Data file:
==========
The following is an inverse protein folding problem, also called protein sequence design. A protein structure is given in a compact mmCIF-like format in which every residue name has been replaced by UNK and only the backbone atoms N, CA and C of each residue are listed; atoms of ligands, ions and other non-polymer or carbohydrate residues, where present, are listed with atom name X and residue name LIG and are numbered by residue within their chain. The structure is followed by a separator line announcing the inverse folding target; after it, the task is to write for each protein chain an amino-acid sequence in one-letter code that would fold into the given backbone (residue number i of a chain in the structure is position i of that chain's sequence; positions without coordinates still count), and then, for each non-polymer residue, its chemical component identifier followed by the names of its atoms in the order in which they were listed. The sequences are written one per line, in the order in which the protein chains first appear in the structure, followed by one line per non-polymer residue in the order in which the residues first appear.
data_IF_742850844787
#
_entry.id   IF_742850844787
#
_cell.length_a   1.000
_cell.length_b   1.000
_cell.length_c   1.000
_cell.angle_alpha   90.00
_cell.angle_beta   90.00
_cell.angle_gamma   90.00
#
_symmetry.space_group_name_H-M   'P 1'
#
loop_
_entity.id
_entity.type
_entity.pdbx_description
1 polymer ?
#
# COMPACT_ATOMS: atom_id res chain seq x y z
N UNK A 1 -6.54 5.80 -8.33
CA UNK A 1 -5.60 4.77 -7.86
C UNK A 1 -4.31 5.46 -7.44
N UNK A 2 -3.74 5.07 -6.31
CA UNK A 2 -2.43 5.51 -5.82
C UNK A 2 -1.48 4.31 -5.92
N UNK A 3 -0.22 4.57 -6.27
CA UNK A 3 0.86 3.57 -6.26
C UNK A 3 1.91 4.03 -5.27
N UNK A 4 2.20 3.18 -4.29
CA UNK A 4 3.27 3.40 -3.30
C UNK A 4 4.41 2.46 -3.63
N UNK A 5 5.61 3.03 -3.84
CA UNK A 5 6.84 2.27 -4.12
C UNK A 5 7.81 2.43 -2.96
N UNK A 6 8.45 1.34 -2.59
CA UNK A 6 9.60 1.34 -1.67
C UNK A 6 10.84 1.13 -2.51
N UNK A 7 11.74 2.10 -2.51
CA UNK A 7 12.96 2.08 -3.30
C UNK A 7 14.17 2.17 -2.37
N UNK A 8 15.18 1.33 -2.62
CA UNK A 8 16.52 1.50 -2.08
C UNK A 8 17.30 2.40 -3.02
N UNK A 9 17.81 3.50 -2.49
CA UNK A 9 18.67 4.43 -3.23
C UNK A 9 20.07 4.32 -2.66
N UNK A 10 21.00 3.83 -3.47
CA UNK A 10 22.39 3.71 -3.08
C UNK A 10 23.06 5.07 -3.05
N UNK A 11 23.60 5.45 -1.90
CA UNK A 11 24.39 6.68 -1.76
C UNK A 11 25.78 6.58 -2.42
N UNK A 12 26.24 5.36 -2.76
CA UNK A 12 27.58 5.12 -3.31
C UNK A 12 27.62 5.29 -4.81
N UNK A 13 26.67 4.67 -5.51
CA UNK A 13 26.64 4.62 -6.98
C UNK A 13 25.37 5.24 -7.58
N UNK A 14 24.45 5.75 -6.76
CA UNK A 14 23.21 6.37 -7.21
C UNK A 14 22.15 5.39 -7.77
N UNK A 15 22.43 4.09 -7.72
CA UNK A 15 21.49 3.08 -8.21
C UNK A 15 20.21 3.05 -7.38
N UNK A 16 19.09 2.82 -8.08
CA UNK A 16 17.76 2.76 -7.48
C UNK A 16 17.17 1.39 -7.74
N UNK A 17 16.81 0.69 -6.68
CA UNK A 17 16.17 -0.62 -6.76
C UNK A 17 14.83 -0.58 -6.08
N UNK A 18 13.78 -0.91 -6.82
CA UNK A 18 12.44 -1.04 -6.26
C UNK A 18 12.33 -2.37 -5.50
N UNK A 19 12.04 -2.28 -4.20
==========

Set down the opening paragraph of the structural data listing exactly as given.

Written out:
The following is an inverse protein folding problem, also called protein sequence design. A protein structure is given in a compact mmCIF-like format in which every residue name has been replaced by UNK and only the backbone atoms N, CA and C of each residue are listed; atoms of ligands, ions and other non-polymer or carbohydrate residues, where present, are listed with atom name X and residue name LIG and are numbered by residue within their chain. The structure is followed by a separator line announcing the inverse folding target; after it, the task is to write for each protein chain an amino-acid sequence in one-letter code that would fold into the given backbone (residue number i of a chain in the structure is position i of that chain's sequence; positions without coordinates still count), and then, for each non-polymer residue, its chemical component identifier followed by the names of its atoms in the order in which they were listed. The sequences are written one per line, in the order in which the protein chains first appear in the structure, followed by one line per non-polymer residue in the order in which the residues first appear.